Gravity, the force that holds us to the earth and the earth in its orbit, is one of four fundamental forces in our universe. The others are the weak nuclear force which is the driving force of natural radioactive material, the electromagnetic interaction force which is the force of electromagnetism, and the last is the strong interactive force which provides the sun's source of energy. Traditionally, the gravitational force between any two bodies is directly proportional to the mass of the bodies and inversely proportional to the square of the distance between them. However, this approach stumbles at great distances because it does not accommodate time. For example, if we move something on earth, we don't instantly impact the pull on Alpha Centauri. Something was amiss.
To help resolve the issue of our limited gravity model, Mr. Gates presented a thought experiment to describe his thesis. Historically, we have cut things apart to their smallest element of matter. We started with the atom, which was found to consist of protons and neutrons and then yielded quarks and leptons. Each time, the smallest unit was considered to be a point particle visualized as a tiny ball. The last premise of the tiny ball provided the long sought after flaw; that is: it simply may not be true that the smallest unit is a tiny ball. The most fundamental unit according to the string conjecture is a really like a piece of spaghetti, hence Mr. Gates' title of his talk involving Einstein and his love for spaghetti. That's the end of the story. A string! It's also the beginning of the story.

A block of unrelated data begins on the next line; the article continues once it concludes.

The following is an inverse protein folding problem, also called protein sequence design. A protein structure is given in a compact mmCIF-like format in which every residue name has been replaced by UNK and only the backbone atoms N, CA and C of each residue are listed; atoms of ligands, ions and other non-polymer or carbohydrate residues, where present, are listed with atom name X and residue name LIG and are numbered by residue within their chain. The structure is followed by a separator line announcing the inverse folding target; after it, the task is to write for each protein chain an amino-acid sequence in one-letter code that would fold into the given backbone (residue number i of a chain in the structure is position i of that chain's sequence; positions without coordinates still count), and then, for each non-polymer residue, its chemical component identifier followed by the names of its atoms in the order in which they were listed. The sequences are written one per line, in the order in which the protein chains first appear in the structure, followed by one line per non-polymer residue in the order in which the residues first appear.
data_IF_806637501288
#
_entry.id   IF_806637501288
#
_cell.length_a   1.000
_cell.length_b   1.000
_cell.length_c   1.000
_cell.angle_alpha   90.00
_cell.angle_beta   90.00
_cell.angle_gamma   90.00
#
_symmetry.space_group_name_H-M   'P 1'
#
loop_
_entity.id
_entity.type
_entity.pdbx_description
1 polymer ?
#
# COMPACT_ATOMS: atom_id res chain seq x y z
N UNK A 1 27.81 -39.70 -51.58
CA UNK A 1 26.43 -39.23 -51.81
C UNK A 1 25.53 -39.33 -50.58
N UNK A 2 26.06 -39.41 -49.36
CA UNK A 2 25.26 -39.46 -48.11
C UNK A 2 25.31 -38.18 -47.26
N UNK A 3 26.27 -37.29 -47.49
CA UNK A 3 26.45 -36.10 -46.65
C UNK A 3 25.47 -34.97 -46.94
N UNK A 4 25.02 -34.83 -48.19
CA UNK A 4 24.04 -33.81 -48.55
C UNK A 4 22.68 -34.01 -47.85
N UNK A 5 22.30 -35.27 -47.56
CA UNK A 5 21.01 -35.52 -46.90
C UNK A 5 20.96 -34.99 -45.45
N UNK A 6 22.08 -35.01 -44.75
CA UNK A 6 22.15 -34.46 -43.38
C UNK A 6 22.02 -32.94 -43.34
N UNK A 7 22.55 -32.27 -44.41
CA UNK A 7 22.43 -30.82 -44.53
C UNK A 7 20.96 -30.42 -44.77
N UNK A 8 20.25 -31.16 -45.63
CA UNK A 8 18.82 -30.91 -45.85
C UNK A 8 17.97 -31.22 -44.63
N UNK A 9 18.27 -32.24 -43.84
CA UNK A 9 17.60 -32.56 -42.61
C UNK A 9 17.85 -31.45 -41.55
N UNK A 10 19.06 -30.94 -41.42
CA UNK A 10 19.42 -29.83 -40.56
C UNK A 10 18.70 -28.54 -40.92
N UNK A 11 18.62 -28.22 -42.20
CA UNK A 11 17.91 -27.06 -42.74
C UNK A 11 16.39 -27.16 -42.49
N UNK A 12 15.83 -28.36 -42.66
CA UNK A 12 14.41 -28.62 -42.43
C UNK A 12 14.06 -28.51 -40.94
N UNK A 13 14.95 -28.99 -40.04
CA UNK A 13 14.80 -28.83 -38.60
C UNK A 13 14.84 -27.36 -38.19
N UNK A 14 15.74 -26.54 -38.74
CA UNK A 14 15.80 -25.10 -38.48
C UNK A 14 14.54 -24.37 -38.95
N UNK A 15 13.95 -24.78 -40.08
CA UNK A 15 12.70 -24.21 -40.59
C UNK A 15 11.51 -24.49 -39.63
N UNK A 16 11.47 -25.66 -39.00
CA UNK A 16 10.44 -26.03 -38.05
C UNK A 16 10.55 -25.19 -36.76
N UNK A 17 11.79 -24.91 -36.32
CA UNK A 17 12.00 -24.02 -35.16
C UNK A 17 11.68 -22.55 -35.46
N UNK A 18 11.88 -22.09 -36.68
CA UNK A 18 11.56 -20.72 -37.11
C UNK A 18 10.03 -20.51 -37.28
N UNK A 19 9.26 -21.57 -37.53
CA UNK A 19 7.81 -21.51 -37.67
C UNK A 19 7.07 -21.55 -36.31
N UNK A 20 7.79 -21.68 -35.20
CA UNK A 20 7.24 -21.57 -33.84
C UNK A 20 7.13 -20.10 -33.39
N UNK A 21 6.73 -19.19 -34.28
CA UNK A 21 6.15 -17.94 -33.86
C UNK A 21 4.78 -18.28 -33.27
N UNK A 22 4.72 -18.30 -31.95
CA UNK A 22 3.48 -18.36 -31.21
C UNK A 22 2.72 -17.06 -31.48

If the string models are correct, why didn't the ancient Greeks think of them? The answer is that point-based theories worked great until Einstein. The smallest elements of matter conceived of acted like and could be effectively described as a point and its size didn't really matter. However, it turns out that size does in fact matter. Consider a man to be on the order of one meter in height, next consider an atom as ten orders smaller or 10-10 meters, next a proton as fifteen orders smaller at 10-15 meters, finally our strings as 34 orders smaller at 10-34 meters.
Stings allow some interesting properties to be considered beyond that of a tiny ball or point. For example, whereas a point sweeps out a line as it moves, a sting sweeps out a surface. Further, the ends of a string can be tied together and the tied up loop will sweep out a tube, or a “world sheet.” Further, a spinning string is a “Superstring.” Finally, unlike a ball-shaped fundamental particle, a string can behave like a musical instrument where different string vibrations make chords and the different chords describe the all the fundamental particles we have come to know such as quarks and leptons. Further, the many chords also describe particles we haven't seen yet, such as “selectrons.” The search for these as yet unseen particles, as well as new forms of energy, such as “photinos,” remains for the next chapter in this fascinating story. Mr. Gates then closed his presentation and kindly answered questions from the floor.
President Agger thereupon thanked Mr. Gates for the society, announced the next meeting and made the usual parking announcement. She then adjourned the 2093rd meeting to the Social Hour at 9:40 p.m.